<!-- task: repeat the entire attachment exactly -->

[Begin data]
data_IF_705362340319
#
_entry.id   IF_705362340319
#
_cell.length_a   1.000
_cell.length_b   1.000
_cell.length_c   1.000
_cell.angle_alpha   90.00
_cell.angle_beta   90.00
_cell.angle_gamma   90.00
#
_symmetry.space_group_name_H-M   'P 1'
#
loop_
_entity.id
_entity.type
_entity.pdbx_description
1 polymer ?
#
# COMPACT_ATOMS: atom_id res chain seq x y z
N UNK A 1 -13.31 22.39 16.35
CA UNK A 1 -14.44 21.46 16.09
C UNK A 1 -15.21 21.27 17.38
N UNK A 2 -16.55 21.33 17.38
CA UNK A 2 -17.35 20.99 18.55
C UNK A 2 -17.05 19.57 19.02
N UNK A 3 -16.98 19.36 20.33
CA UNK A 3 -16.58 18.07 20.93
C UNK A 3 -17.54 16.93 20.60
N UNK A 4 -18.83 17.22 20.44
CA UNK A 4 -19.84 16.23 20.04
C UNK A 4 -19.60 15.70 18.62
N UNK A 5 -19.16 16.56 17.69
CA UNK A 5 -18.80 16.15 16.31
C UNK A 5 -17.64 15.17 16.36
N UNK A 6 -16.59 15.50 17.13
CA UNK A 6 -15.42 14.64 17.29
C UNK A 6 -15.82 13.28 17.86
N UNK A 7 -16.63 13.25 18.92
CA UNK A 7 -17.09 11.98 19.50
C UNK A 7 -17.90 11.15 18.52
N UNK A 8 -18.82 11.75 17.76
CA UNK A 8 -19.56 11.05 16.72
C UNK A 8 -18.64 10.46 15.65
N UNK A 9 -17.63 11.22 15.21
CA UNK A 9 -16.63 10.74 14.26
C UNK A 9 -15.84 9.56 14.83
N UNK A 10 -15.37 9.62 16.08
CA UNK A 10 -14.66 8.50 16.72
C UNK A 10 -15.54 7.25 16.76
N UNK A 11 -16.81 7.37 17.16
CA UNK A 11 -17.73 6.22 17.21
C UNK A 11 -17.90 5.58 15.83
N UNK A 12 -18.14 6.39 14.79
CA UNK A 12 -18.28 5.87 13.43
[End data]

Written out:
data_IF_705362340319
#
_entry.id   IF_705362340319
#
_cell.length_a   1.000
_cell.length_b   1.000
_cell.length_c   1.000
_cell.angle_alpha   90.00
_cell.angle_beta   90.00
_cell.angle_gamma   90.00
#
_symmetry.space_group_name_H-M   'P 1'
#
loop_
_entity.id
_entity.type
_entity.pdbx_description
1 polymer ?
#
# COMPACT_ATOMS: atom_id res chain seq x y z
N UNK A 1 -13.31 22.39 16.35
CA UNK A 1 -14.44 21.46 16.09
C UNK A 1 -15.21 21.27 17.38
N UNK A 2 -16.55 21.33 17.38
CA UNK A 2 -17.35 20.99 18.55
C UNK A 2 -17.05 19.57 19.02
N UNK A 3 -16.98 19.36 20.33
CA UNK A 3 -16.58 18.07 20.93
C UNK A 3 -17.54 16.93 20.60
N UNK A 4 -18.83 17.22 20.44
CA UNK A 4 -19.84 16.23 20.04
C UNK A 4 -19.60 15.70 18.62
N UNK A 5 -19.16 16.56 17.69
CA UNK A 5 -18.80 16.15 16.31
C UNK A 5 -17.64 15.17 16.36
N UNK A 6 -16.59 15.50 17.13
CA UNK A 6 -15.42 14.64 17.29
C UNK A 6 -15.82 13.28 17.86
N UNK A 7 -16.63 13.25 18.92
CA UNK A 7 -17.09 11.98 19.50
C UNK A 7 -17.90 11.15 18.52
N UNK A 8 -18.82 11.75 17.76
CA UNK A 8 -19.56 11.05 16.72
C UNK A 8 -18.64 10.46 15.65
N UNK A 9 -17.63 11.22 15.21
CA UNK A 9 -16.63 10.74 14.26
C UNK A 9 -15.84 9.56 14.83
N UNK A 10 -15.37 9.62 16.08
CA UNK A 10 -14.66 8.50 16.72
C UNK A 10 -15.54 7.25 16.76
N UNK A 11 -16.81 7.37 17.16
CA UNK A 11 -17.73 6.22 17.21
C UNK A 11 -17.90 5.58 15.83
N UNK A 12 -18.14 6.39 14.79
CA UNK A 12 -18.28 5.87 13.43